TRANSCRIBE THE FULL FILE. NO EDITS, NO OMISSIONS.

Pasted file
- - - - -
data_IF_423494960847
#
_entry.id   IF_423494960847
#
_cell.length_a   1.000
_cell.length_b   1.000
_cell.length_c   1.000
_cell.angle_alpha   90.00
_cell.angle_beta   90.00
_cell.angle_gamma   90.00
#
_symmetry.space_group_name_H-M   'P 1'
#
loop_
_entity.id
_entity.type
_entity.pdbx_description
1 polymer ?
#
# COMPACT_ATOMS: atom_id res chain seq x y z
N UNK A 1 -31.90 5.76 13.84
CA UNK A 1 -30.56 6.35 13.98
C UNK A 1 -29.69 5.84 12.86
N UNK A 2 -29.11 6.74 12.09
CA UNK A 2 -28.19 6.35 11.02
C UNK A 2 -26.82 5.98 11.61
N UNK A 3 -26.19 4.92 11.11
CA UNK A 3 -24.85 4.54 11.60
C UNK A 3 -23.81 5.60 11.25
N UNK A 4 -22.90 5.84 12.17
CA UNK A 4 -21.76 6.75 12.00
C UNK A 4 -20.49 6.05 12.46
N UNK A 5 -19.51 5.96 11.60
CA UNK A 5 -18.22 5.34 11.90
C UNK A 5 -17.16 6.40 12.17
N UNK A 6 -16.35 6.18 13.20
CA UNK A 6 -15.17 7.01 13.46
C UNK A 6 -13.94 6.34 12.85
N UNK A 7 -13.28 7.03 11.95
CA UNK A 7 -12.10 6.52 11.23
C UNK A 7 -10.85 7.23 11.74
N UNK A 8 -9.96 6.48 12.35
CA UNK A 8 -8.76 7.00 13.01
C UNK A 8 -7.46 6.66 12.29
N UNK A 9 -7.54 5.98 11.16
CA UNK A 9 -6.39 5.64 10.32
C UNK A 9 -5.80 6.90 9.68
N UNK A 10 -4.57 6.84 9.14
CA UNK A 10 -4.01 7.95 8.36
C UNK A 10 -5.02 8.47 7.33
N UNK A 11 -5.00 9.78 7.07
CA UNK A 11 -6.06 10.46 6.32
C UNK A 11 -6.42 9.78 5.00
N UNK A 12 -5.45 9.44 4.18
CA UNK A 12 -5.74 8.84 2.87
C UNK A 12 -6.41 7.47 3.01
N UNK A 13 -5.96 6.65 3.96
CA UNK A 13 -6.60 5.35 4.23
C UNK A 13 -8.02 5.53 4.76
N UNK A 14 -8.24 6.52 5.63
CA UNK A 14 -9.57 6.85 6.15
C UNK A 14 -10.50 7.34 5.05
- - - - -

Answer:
data_IF_423494960847
#
_entry.id   IF_423494960847
#
_cell.length_a   1.000
_cell.length_b   1.000
_cell.length_c   1.000
_cell.angle_alpha   90.00
_cell.angle_beta   90.00
_cell.angle_gamma   90.00
#
_symmetry.space_group_name_H-M   'P 1'
#
loop_
_entity.id
_entity.type
_entity.pdbx_description
1 polymer ?
#
# COMPACT_ATOMS: atom_id res chain seq x y z
N UNK A 1 -31.90 5.76 13.84
CA UNK A 1 -30.56 6.35 13.98
C UNK A 1 -29.69 5.84 12.86
N UNK A 2 -29.11 6.74 12.09
CA UNK A 2 -28.19 6.35 11.02
C UNK A 2 -26.82 5.98 11.61
N UNK A 3 -26.19 4.92 11.11
CA UNK A 3 -24.85 4.54 11.60
C UNK A 3 -23.81 5.60 11.25
N UNK A 4 -22.90 5.84 12.17
CA UNK A 4 -21.76 6.75 12.00
C UNK A 4 -20.49 6.05 12.46
N UNK A 5 -19.51 5.96 11.60
CA UNK A 5 -18.22 5.34 11.90
C UNK A 5 -17.16 6.40 12.17
N UNK A 6 -16.35 6.18 13.20
CA UNK A 6 -15.17 7.01 13.46
C UNK A 6 -13.94 6.34 12.85
N UNK A 7 -13.28 7.03 11.95
CA UNK A 7 -12.10 6.52 11.23
C UNK A 7 -10.85 7.23 11.74
N UNK A 8 -9.96 6.48 12.35
CA UNK A 8 -8.76 7.00 13.01
C UNK A 8 -7.46 6.66 12.29
N UNK A 9 -7.54 5.98 11.16
CA UNK A 9 -6.39 5.64 10.32
C UNK A 9 -5.80 6.90 9.68
N UNK A 10 -4.57 6.84 9.14
CA UNK A 10 -4.01 7.95 8.36
C UNK A 10 -5.02 8.47 7.33
N UNK A 11 -5.00 9.78 7.07
CA UNK A 11 -6.06 10.46 6.32
C UNK A 11 -6.42 9.78 5.00
N UNK A 12 -5.45 9.44 4.18
CA UNK A 12 -5.74 8.84 2.87
C UNK A 12 -6.41 7.47 3.01
N UNK A 13 -5.96 6.65 3.96
CA UNK A 13 -6.60 5.35 4.23
C UNK A 13 -8.02 5.53 4.76
N UNK A 14 -8.24 6.52 5.63
CA UNK A 14 -9.57 6.85 6.15
C UNK A 14 -10.50 7.34 5.05